Why things happen

This is my review of Lila by Marilynne Robinson.

Marilynne Robinson's writing fascinates me. For a celebrated professional creative writer she has produced relatively few novels, of which three produced over a decade examine and rework the lives of two families in the quiet Iowan town of Gilead, each book focussing on the inner thoughts of a different character. Lila, a newcomer who has married the Reverend John Ames in his old age and borne him a son, is a minor figure in "Home" and "Gilead", but comes to the fore in this latest novel. Best read in turn with Lila last, to understand all the references, they can be treated as standalone novels.

Carried on a stream of consciousness which catches Lila's distinctive voice, we learn how she was abducted as a young child from a neglectful and possibly violent household by Doll, an itinerant casual worker. On the run for years from some real or imagined pursuer, they attach themselves to a small group who find jobs where they can in what sounds like the dustbowl America of the `30s, although the author is vague as to time and place. Despite having been barely tolerated by everyone apart from the protective Doll, Lila retains a nostalgic longing for her childhood, lived mostly out in the open, with a keen sense of nature and the seasons, and what little they all had shared in common.

By comparison, in the reverend's comfortable old house, with his kind and patient attention, she often feels lonely and reluctant to confess details of her past for fear this may turn him against her. It appears he has married her out of his own loneliness and a sense of her reflective nature, drawn to the same spiritual questions which perplex him. Perhaps he feels a desire to give practical support to a woman in need who has endured hardship through no fault of her own, outside the safe shell of his own life troubled only by self-concocted theological dilemmas. We can never be any surer about his motives than Lila, for everything is seen through her eyes. The book is full of irony: the old man never grasps that she likes to read Exekiel because its fire and brimstone images capture a sense of her own past life. He is amused by her announcement that she never wants to have a credenza in the house, not realising that this was the piece of furniture in which a whorehouse madam kept locked up the few possessions of the young women she exploited.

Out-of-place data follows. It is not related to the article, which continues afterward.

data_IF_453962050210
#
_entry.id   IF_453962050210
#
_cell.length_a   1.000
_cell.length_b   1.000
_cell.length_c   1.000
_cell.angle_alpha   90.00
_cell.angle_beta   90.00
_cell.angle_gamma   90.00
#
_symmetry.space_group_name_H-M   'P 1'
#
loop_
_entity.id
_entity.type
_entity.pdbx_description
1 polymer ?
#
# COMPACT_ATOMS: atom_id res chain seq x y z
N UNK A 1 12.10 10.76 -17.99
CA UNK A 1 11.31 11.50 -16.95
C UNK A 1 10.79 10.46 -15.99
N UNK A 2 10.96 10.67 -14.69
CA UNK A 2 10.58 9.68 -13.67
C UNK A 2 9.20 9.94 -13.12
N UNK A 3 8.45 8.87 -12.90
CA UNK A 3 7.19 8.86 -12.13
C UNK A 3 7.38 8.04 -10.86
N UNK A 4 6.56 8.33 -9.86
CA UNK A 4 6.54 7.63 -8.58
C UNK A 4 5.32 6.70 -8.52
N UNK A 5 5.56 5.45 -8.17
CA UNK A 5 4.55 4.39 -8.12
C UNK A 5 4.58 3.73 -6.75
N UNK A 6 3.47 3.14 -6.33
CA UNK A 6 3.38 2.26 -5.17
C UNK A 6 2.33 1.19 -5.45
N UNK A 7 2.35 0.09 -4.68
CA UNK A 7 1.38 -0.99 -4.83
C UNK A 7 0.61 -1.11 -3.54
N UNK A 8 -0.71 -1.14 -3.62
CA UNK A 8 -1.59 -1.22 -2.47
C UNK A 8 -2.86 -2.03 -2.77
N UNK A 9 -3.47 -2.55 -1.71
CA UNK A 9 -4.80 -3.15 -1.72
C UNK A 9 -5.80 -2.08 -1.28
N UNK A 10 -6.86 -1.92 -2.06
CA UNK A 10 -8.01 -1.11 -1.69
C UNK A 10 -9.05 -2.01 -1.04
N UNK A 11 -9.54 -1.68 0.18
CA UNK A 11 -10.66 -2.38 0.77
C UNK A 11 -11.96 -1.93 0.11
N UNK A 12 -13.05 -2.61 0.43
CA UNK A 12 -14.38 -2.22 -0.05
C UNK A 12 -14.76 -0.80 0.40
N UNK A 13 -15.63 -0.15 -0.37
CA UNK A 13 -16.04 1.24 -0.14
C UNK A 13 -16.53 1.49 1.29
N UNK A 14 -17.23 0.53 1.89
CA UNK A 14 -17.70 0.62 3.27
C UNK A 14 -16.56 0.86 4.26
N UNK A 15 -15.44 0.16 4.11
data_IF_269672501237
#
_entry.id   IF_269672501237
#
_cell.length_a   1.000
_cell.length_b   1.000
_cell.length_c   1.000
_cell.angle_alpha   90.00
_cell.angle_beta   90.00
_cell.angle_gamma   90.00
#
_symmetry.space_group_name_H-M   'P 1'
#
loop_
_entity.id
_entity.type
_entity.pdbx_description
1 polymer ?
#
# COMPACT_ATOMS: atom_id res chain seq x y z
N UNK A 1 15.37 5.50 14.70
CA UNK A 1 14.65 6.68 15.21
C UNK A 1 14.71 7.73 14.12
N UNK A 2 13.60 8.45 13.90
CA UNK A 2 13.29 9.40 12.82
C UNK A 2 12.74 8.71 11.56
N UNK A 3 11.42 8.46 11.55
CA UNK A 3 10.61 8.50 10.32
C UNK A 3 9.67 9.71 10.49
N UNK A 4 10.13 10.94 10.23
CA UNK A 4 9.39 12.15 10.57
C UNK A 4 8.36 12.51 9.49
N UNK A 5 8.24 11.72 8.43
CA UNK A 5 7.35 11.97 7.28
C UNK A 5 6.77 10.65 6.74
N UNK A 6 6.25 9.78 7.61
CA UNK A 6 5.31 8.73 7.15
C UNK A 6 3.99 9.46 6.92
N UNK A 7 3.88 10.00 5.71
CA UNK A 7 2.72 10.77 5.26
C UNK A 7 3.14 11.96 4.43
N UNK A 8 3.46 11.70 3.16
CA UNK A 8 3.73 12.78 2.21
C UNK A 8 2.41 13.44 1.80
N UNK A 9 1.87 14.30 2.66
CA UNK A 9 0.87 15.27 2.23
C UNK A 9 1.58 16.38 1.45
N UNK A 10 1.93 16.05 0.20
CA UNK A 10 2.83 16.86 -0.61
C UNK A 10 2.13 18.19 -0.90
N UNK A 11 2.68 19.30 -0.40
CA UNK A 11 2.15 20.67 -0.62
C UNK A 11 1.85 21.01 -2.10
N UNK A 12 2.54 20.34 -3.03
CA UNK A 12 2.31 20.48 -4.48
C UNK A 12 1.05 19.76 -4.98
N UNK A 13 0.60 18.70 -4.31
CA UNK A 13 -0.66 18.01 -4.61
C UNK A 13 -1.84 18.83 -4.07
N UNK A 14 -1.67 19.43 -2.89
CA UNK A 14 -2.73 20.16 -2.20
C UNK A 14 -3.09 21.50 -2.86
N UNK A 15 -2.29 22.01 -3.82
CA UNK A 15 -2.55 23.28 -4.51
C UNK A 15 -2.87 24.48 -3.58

Since every phrase appears crafted with care, the book needs to be read slowly, rereading some sentences aloud to capture the full meaning by stressing the right word. Although it has been described as one of the saddest books imaginable, the beauty, expressiveness and wry humour of the style make the bleak aspects tolerable. Lila's pregnancy also strikes a continual optimistic beat. The mistrust of John Ames' old friend the Reverend Boughton, and likely bewildered disapproval of parishioners, held in check by respect for the old clergyman, are only hinted at in this subtlest of novels.

If I have any criticism it is over the repetition of some points, although this could be intended to convey how the mind keeps revisiting old ground. In the same way, the very muted ending could reflect the reality of most people's experience. The author's Calvinist background exerts a strong influence, which could deter readers with no biblical knowledge or belief. As an atheist who accepts that Christianity is deeply embedded in mid-west American society, I would say that this book is worth reading if you appreciate skilful writing and have an interest in psychology, how people think and interrelate, often failing to communicate, and how they come to terms with intimations of mortality and the transiency of both pleasure and pain.

⭐⭐⭐⭐⭐ 5 Stars

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